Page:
BCIA Jon Belfield column

Jon Belfield, BCIA, controls, smart buildings, fieldbus, BACnet, DALI, Modbus, IoT
Jon Belfield

Jon Belfield, president of the BCIA, compares a well-designed smart building argues it’s not the quantity of technology implemented that makes a building truly smart, it’s about choosing the right technology for the right system.

Is it ‘smart’ to overload a building with technology that is not necessarily required for that property? Or that is too complicated for the people who actually occupy it?

A building fitted with state-of-the-art equipment that isn’t integrated and doesn’t perform isn’t brilliant and this can be avoided during the design phase. Instead of overspending on technology that you don’t need, it’s important to identify the products that will integrate into a system that will be of most benefit to your building and add value to its performance.

It is vital to ask how the systems work as a whole, not simply as individual pieces of technology. Investing in smart technology for technology’s sake is at risk of being pointless, unless it is actively serving a specific purpose, like improving the indoor environment or reducing energy costs - or, ideally, both!

Smart technology in the home can be both fun and useful, but it is really in the commercial sector that it is crucial to get the choice of smart technology right if you want it to form a vital part in positive business outcomes. The ‘measurable business goal’ is the justification for investing in the smart technology; without a goal, this equipment will, undoubtedly, be ‘value engineered’ out.

Before the rise of smart technology and smart buildings a building energy management system (BEMS) would have been primarily targeted at a building’s HVAC system, with the end users unlikely to be involved in its operation. Now, as the latest technology allows us to make buildings more interactive with their occupants’ needs, we can do far more to optimise the spaces we live and work in:

Jon Belfield, BCIA, controls, smart buildings, fieldbus, BACnet, DALI, Modbus, IoT
  • Safety: Our primary objective is to ensure that the plant controlled by the BEMS operates safely and can be safely operated in the event of a fault or fire.
  • Comfort: We can look at this topic in a bit more detail. When we’re at home we are all conscious of the ways we can save our energy costs, including simple things like switching off lights in unoccupied rooms or hanging up washing instead of using a tumble dryer. It’s easy to remember when we’re at home – we’re the ones paying! However, it’s not beyond the realms of possibility that we become a little slack with our attitudes once we get to work. But creating a workspace that is clean, comfortable and safe should be high on any employer’s priorities if they want to attract the best staff. Employees who feel comfortable in their workplace are generally more motivated and more productive than those who feel that their work environment falls short of expected standards. By putting in place the technology that enables occupants to manage their environment easily, building managers will also reap the benefits.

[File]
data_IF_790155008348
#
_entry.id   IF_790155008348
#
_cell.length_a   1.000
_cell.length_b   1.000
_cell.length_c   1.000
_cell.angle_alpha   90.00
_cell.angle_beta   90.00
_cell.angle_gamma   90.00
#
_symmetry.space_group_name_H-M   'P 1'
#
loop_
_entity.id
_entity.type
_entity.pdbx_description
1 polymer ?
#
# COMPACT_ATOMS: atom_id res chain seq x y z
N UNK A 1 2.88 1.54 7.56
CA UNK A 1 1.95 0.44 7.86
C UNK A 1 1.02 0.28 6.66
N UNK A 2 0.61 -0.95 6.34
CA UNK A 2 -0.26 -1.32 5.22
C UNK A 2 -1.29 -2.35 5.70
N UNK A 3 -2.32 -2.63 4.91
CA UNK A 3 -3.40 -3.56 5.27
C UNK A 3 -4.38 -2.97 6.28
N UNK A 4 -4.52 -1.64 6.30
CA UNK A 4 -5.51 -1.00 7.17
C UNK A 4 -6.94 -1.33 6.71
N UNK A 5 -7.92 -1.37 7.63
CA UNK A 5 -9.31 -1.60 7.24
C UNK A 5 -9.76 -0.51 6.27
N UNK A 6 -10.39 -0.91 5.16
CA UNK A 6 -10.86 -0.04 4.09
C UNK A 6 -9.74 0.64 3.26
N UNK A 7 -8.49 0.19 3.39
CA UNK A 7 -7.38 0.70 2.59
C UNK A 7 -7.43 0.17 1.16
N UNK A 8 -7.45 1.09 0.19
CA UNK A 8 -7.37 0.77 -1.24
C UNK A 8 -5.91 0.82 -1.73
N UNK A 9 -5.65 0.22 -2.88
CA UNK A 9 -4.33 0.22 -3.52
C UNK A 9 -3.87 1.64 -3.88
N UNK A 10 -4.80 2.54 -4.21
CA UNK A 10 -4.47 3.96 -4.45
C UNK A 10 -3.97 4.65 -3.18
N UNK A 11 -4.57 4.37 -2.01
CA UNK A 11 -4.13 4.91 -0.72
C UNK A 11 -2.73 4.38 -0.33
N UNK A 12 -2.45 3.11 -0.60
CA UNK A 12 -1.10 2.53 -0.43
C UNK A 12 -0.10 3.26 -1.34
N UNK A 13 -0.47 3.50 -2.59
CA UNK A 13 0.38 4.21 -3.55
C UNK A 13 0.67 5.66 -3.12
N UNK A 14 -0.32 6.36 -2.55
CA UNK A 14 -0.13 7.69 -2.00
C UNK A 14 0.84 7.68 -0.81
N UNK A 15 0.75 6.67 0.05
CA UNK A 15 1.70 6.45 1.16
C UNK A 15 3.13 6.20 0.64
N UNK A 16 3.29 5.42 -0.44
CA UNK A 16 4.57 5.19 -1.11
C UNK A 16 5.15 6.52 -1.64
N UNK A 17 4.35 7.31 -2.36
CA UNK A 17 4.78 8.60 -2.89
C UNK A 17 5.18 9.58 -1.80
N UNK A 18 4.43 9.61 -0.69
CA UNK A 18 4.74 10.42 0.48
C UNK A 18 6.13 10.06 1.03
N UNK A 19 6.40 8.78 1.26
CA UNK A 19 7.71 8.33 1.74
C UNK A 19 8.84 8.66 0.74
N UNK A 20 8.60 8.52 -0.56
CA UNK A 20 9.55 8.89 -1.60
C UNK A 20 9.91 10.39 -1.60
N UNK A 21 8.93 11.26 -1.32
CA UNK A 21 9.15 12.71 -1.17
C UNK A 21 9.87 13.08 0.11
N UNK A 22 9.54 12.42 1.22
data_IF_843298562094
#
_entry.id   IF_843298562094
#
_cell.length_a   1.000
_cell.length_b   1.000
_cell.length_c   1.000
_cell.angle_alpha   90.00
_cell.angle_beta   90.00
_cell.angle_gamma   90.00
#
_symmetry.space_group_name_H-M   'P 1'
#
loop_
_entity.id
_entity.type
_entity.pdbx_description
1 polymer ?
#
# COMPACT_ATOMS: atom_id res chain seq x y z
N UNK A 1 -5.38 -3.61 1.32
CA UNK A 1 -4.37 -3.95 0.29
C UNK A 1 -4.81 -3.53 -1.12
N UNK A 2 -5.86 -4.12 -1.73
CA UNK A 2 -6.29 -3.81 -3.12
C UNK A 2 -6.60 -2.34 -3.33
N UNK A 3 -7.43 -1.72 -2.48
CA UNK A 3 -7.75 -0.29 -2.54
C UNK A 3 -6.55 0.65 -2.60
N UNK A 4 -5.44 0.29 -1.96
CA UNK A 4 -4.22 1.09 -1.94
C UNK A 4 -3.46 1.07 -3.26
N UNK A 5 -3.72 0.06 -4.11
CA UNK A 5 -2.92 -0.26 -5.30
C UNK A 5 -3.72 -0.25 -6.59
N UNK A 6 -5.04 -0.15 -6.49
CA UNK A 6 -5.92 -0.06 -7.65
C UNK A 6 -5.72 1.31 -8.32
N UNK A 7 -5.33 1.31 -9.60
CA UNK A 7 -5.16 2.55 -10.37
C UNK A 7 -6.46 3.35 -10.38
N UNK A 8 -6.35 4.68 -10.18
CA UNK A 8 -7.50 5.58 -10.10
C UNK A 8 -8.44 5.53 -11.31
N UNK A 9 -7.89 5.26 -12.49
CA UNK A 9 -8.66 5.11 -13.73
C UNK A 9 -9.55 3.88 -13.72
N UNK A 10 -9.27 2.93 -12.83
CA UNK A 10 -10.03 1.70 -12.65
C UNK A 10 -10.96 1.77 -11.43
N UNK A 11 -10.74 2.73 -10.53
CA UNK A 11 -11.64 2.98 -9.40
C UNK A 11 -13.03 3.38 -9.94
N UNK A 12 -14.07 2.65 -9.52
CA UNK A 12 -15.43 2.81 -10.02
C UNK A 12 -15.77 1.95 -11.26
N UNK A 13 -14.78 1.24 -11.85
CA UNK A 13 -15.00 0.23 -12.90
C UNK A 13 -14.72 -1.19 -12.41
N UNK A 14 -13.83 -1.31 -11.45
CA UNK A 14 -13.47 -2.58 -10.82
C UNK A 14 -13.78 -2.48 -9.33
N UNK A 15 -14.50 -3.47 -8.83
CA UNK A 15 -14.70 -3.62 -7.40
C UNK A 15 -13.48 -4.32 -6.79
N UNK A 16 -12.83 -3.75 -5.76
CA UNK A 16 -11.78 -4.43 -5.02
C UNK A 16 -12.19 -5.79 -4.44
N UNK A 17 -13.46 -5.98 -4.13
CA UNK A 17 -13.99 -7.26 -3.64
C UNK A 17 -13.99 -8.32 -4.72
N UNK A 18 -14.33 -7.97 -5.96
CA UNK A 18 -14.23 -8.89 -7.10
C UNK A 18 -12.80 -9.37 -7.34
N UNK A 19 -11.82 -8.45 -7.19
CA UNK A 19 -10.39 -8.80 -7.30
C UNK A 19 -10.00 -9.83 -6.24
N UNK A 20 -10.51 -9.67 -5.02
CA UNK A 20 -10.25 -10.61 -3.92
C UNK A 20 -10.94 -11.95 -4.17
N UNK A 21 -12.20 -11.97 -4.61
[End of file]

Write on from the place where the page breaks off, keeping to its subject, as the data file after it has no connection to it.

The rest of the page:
• Performance data: This is a growing area in the world of BEMS as companies are recognising that all the data that is now available in a smart building needs to be presented in manageable quantities and in formats that can be used to plan a strategy that will both match the occupants’ needs at the same time as reducing the building’s energy costs.

Some of the larger technology companies have recognised the market potential in the building controls industry with the likes of Vodafone and Dell teaming up with Utilitywise to create an Internet of Things (IoT) platform aimed at changing the way businesses use energy.

IoT will obviously play a very big part in how we manage our buildings in the future, but it is important to differentiate smart systems from IoT. A smart building control system may contain no IoT devices whatsoever, although the IoT devices might be the enabler for the solution or even, perhaps, the only way of integrating additional equipment into existing systems. A product with built-in wireless connectivity, such as a remote display device, should not be classed as IoT if it does not connect to a cloud based service. Likewise, a smart lightbulb controlled by a wireless remote control is not, strictly speaking, an IoT device until you add a hub or gateway, connected to the internet via a broadband router, leading to a potential IoT system. As things stand there is no defined standard as to how IoT devices should communicate. IoT is not a ‘fieldbus’ like BACnet, DALI or Modbus.

BEMS and new smart technology products can indeed work in tandem to not only benefit our sector commercially but also to significantly improve the performance and environment within our buildings. But with smart technology gaining such a high profile, the trick is to not just select smart for smart’s sake – it must meet the performance criteria and add real value.

A building fitted out with smart devices only becomes truly smart when the integration is set up to operate correctly from the outset and produces a system that operates with minimum input from the end user and achieves the ‘measurable business goal’.

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